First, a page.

Applicants whose licenses have been revoked or suspended must surrender their license to the licensing authority, and must surrender their firearms.13 Individuals who possess firearms without the proper card or license for the firearm possessed may face fines and prison time.14

See the Licensing of Gun Purchasers / Owners section for further information.

Firearm Safety Training

Persons applying for a license to carry and who were not in possession of a FID or either license type prior to June 1, 1998 must submit a basic firearms safety certificate (“BFSC”) to the licensing authority.15 No application for the issuance of a license to carry will be accepted or processed by the licensing authority without this certificate.16 To obtain a BFSC, an applicant must successfully complete a basic firearms safety course.17

Duration & Renewal

Once issued, a Massachusetts license to carry firearms is valid for up to six years from the date of issue.18

Disclosure or Use of Information

Massachusetts does not allow the names and addresses of license holders to be made public. Names and addresses that are exempt from the definition of “public records” include those that:

  • Are contained in or referred to on an application for a license to carry;
  • Appear on sale or transfer forms for any handguns, rifles, shotguns, or machine guns or ammunition; or
  • Appear on an actual license to carry.19

The executive director of the criminal history systems board is required to promulgate rules and regulations “to ensure the prompt collection, exchange, dissemination and distribution of firearms record information…”20

Reciprocity

A non-resident may carry a pistol or revolver in the state when engaging in a firearm competition, while attending any meeting or exhibition of any organized group of firearm collectors, or for the purpose of hunting, if he or she:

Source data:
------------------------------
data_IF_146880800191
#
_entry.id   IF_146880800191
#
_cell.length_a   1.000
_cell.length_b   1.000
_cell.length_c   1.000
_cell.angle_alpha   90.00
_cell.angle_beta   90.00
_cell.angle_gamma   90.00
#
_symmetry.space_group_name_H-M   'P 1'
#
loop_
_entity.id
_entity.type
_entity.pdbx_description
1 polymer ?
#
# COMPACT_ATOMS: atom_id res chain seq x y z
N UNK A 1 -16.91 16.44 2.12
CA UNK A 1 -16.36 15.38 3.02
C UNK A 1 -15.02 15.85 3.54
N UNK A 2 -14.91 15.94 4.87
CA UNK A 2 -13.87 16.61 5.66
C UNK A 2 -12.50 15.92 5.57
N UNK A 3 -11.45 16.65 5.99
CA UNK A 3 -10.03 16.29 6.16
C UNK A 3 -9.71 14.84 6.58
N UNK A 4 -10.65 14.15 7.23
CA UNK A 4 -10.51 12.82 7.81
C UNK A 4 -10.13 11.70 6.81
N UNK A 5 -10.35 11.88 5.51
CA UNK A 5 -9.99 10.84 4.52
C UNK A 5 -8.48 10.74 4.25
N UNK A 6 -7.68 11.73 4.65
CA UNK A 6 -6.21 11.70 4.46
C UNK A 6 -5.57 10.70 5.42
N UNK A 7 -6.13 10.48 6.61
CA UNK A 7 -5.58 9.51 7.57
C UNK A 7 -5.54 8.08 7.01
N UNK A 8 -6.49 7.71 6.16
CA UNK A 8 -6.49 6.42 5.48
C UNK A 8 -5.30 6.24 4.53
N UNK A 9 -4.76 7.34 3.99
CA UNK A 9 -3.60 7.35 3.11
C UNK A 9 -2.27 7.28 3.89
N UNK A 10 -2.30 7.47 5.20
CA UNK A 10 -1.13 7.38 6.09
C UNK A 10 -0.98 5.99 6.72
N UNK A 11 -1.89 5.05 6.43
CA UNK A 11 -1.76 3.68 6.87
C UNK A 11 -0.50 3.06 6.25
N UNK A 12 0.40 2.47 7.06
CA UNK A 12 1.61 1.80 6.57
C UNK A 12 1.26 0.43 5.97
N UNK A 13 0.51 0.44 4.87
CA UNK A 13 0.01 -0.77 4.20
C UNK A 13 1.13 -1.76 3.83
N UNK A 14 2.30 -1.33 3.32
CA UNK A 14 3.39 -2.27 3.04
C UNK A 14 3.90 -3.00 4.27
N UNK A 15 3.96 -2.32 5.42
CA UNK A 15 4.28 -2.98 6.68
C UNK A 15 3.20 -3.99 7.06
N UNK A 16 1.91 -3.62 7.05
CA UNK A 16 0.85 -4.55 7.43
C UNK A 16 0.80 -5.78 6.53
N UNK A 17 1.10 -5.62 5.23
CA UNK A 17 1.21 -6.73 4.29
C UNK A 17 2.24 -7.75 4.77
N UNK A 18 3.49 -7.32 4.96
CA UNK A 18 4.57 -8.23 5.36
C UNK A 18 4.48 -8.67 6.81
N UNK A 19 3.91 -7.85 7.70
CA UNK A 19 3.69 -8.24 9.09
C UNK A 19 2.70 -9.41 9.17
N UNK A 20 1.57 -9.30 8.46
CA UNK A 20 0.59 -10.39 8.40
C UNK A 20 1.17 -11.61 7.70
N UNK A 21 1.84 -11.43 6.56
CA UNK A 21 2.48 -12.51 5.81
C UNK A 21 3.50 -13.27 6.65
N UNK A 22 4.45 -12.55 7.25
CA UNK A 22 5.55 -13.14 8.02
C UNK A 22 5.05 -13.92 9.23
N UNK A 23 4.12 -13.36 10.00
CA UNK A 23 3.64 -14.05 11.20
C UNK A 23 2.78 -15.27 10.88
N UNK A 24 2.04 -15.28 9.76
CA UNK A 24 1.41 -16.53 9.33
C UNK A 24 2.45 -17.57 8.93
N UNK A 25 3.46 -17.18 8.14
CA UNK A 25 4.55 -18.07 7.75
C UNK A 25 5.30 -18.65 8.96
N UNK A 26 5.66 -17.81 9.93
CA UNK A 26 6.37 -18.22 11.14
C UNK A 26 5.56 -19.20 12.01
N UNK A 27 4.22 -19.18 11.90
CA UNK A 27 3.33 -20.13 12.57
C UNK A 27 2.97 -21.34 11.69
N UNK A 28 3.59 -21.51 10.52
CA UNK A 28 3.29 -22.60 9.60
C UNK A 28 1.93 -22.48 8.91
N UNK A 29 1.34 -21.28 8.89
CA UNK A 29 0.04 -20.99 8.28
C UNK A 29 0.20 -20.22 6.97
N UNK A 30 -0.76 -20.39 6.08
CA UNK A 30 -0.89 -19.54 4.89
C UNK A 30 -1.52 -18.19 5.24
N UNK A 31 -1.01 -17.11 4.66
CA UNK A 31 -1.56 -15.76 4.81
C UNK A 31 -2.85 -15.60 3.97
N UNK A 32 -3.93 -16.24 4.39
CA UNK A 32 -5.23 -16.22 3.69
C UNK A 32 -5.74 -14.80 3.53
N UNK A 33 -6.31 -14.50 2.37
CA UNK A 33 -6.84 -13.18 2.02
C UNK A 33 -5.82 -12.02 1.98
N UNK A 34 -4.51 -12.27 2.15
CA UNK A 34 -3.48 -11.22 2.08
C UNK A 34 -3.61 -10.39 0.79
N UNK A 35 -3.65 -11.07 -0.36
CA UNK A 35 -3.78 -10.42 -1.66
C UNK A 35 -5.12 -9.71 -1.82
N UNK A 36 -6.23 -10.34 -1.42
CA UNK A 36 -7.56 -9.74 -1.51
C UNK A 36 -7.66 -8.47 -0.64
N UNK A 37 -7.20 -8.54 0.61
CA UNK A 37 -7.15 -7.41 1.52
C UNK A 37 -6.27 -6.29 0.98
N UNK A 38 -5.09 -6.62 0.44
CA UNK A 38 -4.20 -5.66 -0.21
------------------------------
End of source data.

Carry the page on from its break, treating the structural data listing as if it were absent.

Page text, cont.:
• Is a resident of the United States; and
  • Has a permit or license to carry firearms issued under the laws of any state or local jurisdiction having regulations that prohibit the issuance of permits or licenses to persons who have been convicted of a felony or of the unlawful use, possession or sale of narcotic or harmful drugs; or
  • For a hunter traveling in or through Massachusetts, possesses a hunting or sporting license issued by Massachusetts or the state of his or her destination.21
  1. Mass. Gen. Laws ch. 269, § 10. []
  2. Mass. Gen. Laws ch. 269, § 12D. Exceptions exist for hunting purposes. Id. []
  3. Id. For information on the carrying of firearms for hunting, see Mass. Gen. Laws ch. 131, §§ 11, 14, 70. []
  4. Mass. Gen. Laws ch. 140, § 131E. []
  5. Mass. Gen. Laws ch. 140, § 131(a), (b). []
  6. Mass. Gen. Laws ch. 140, § 131(d). []
  7. Id. []
  8. Mass. Gen. Laws ch. 140, § 131F. []
  9. Mass. Gen. Laws ch. 140, § 131(e). []
  10. Mass. Gen. Laws ch. 140, § 131. []
  11. Mass. Gen. Laws ch. 140, § 131(f). []
  12. Mass. Gen. Laws ch. 140, § 131. []
  13. Mass. Gen. Laws ch. 140, §§ 129D, 131(f). []
  14. See Mass. Gen. Laws ch. 269, § 10. []
  15. Mass. Gen. Laws ch. 140, § 131P(a). []
  16. Id. []
  17. 515 Mass. Code Regs. 3.01 et seq. []
  18. Mass. Gen. Laws ch. 140, § 131(i). []
  19. Mass. Gen. Laws ch. 4, § 7 (Twenty-sixth)(j). []
  20. Mass. Gen. Laws ch. 6, § 168B. An amendment effective Nov 4, 2012 will transfer this responsibility to the Department of Criminal Justice Information Services. []
  21. Mass. Gen. Laws ch. 140, § 131G. []